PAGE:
The most remarkable feature of the tawny nurse shark is probably its curious ability to change colour between grey and sandy brown depending on the colour of its surroundings. The tawny nurse shark is uniformly grey to tan-brown on its upper surfaces, paling slightly on the belly. Juveniles can be distinguished from adults by the presence of small dark spots on the skin. This large shark has a broad, flattened head with a squarish snout and tiny eyes. There are two angular dorsal fins close to the tail, the pectoral fins curve backwards, and the long, narrow tail has a large upper lobe and almost no distinct lower lobe.
Tawny nurse shark habitat
It occurs on or near the bottom in lagoons, in channels or along outer edges of coral and rocky reefs, in areas with seagrass and sand on reefs, sandy areas near reef and off sandy beaches. It prefers areas in crevices and caves. Young prefer crevices in shallow lagoons but adults are more wide ranging.
Life History: Ovoviviparous (aplacental viviparity) with uterine cannibalism in the form of oophagy. Pregnant females from Okinawa had one or two foetuses per uterus (297 to 595 mm) with the yolk sac reabsorbed and a greatly expanded stomach filled with yolky material in the larger fetuses and also had egg cases in the uterus (Teshima et al. 1995). It appears as though this species practices oophagy on relatively large, cased nutritive eggs (unlike lamnoids which have very small nutritive eggs) and is the first orectoloboid known to have uterine cannibalism. It is not known if the foetuses eat each other (adelphophagy) as with the grey nurse shark (Carcharias taurus).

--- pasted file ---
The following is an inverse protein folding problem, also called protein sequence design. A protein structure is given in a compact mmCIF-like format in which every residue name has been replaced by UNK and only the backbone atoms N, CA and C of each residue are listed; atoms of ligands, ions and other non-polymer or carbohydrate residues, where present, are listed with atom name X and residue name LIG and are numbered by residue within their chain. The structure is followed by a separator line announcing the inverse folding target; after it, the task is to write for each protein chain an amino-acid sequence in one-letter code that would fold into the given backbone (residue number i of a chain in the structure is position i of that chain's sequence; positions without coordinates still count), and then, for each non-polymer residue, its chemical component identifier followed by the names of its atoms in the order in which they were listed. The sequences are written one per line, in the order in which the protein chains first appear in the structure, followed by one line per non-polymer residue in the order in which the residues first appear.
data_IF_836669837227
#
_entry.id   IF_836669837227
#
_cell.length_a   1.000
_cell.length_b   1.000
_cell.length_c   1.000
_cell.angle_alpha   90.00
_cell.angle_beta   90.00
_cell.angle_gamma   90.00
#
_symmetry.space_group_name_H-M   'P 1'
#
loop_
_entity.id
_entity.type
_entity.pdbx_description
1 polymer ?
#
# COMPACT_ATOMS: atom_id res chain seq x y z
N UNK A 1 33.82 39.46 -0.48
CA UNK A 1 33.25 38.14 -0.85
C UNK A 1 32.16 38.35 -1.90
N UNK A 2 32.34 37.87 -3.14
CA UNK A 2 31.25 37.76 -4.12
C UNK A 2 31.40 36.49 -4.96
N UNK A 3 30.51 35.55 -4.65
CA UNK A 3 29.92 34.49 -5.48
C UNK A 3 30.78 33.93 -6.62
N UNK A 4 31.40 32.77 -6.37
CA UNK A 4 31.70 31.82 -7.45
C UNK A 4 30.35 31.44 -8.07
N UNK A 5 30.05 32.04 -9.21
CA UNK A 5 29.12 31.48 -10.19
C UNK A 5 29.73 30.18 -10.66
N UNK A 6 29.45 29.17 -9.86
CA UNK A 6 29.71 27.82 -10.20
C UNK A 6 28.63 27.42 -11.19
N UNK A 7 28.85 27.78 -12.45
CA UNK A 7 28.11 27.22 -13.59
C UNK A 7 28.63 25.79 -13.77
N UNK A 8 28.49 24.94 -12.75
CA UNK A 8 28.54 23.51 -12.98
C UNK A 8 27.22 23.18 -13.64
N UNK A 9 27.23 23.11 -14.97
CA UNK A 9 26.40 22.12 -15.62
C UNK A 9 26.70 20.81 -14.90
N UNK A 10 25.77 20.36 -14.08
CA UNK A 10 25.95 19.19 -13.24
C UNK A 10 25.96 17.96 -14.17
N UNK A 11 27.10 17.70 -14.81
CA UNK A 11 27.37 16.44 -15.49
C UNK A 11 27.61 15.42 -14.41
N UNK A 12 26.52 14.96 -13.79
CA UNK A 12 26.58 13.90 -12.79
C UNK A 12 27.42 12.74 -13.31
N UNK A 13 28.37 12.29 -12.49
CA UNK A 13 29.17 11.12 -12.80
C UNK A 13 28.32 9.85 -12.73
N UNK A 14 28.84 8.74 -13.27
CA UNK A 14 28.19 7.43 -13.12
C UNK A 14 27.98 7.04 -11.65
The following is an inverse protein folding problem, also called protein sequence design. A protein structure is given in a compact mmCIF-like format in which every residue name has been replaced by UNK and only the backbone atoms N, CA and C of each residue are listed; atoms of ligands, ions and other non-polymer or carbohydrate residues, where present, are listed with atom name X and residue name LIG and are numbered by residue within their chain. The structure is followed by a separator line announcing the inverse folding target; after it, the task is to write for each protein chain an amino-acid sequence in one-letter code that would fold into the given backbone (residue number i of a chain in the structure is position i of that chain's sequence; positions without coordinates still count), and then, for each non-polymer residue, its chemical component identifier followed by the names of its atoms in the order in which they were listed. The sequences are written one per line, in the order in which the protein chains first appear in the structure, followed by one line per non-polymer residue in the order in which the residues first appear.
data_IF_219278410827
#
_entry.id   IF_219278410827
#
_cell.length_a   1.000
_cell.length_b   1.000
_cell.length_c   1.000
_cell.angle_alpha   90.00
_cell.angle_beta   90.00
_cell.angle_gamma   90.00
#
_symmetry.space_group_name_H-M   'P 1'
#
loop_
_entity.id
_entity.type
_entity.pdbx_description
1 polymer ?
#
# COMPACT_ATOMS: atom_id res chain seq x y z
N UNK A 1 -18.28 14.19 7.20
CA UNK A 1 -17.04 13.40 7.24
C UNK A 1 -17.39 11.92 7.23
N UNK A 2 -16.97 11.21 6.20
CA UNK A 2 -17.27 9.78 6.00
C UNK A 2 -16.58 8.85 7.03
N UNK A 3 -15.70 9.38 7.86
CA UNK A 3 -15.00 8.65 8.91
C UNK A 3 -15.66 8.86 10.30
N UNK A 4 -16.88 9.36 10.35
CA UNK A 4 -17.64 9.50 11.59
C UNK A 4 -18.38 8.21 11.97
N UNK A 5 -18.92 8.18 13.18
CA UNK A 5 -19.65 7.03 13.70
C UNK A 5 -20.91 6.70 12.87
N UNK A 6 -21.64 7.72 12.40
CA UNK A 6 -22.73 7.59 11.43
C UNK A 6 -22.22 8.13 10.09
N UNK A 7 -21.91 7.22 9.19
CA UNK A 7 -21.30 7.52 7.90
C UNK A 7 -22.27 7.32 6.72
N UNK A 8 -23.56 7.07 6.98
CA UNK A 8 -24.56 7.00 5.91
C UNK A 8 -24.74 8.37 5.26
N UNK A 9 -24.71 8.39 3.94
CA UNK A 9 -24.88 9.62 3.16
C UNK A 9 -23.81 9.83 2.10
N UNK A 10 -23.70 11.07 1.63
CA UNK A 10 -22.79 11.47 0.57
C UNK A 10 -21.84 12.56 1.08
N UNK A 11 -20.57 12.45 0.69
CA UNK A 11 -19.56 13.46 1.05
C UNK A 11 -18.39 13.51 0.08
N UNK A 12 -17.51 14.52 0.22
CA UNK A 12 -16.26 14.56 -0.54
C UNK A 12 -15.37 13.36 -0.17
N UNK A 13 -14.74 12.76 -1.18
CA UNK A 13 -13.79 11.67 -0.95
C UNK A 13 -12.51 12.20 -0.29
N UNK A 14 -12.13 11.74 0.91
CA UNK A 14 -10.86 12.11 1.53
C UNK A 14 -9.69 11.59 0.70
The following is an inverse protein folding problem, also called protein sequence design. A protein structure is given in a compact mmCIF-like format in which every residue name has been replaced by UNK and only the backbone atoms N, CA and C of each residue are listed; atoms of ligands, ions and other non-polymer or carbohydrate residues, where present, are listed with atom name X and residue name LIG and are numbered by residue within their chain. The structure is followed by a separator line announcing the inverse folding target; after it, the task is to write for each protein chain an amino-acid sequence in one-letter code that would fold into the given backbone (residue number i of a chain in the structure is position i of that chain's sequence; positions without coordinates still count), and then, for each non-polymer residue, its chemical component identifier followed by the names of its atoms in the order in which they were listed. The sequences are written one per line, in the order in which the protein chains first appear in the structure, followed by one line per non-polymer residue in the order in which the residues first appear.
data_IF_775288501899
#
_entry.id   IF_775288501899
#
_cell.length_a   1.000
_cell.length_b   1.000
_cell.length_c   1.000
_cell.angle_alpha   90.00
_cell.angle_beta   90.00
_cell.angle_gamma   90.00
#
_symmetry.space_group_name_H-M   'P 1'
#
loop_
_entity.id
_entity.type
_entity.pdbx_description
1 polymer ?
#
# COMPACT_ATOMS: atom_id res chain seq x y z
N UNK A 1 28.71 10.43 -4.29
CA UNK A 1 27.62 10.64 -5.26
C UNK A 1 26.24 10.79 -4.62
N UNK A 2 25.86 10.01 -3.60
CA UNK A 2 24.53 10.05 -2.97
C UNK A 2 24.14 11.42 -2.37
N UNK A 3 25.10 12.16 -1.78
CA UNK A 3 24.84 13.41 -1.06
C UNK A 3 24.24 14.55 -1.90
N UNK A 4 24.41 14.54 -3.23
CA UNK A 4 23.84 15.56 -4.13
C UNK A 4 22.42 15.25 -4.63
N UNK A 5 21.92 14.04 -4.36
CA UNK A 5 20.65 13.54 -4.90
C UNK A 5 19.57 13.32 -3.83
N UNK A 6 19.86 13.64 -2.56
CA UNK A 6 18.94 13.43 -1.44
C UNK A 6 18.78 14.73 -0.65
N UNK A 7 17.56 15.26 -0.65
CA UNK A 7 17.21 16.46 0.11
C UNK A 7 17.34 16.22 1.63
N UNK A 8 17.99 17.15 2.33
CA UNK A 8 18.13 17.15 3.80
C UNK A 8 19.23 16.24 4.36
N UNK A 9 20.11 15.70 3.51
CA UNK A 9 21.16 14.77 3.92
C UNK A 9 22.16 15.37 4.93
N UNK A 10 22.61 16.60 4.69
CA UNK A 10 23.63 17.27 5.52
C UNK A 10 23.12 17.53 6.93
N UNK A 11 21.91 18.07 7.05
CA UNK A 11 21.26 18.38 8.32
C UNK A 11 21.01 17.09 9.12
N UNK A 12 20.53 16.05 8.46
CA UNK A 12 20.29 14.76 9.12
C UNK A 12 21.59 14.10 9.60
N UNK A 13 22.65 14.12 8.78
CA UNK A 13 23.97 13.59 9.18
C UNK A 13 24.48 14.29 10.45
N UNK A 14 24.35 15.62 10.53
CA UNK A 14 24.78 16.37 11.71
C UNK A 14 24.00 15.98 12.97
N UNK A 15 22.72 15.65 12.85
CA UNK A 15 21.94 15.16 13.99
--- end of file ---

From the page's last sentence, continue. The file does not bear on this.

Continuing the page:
Reproductive periodicity: Unknown Size at birth: 40 to 80 cm total length (TL) Average litter size: At least four per uterus suggested from egg cases, but the large size differences between foetuses in a litter suggests the litters are smaller, possible only one per female (Compagno 2001). Size male maturity: 250 cm TL Size female maturity: 230 to 290 cm TL Max size: to at least 320 cm TL Growth rates: Unknown
Tawny nurse shark threats
Threats within Australia are likely to be minimal, there are no target fisheries, although it is taken in inshore fisheries throughout much of the rest of its range.
In the Gulf of Thailand, it was historically more abundant and it may have been adversely affected by the use of explosives and poisons on reefs in the Indian Ocean and western Pacific, particularly Indonesia and the Philippines (Compagno 2001). Nebrius ferrugineus often form small aggregations during the day and have a limited home range, with individuals returning to the same area every day after foraging. This behaviour together with small litter size, large size at maturity and inshore habitat suggest that it is vulnerable to local population depletion in areas of heavy fishing pressure. Furthermore, its docility and habit of resting in caves and crevices during the day make it susceptible to capture and harassment by divers, and reef destruction.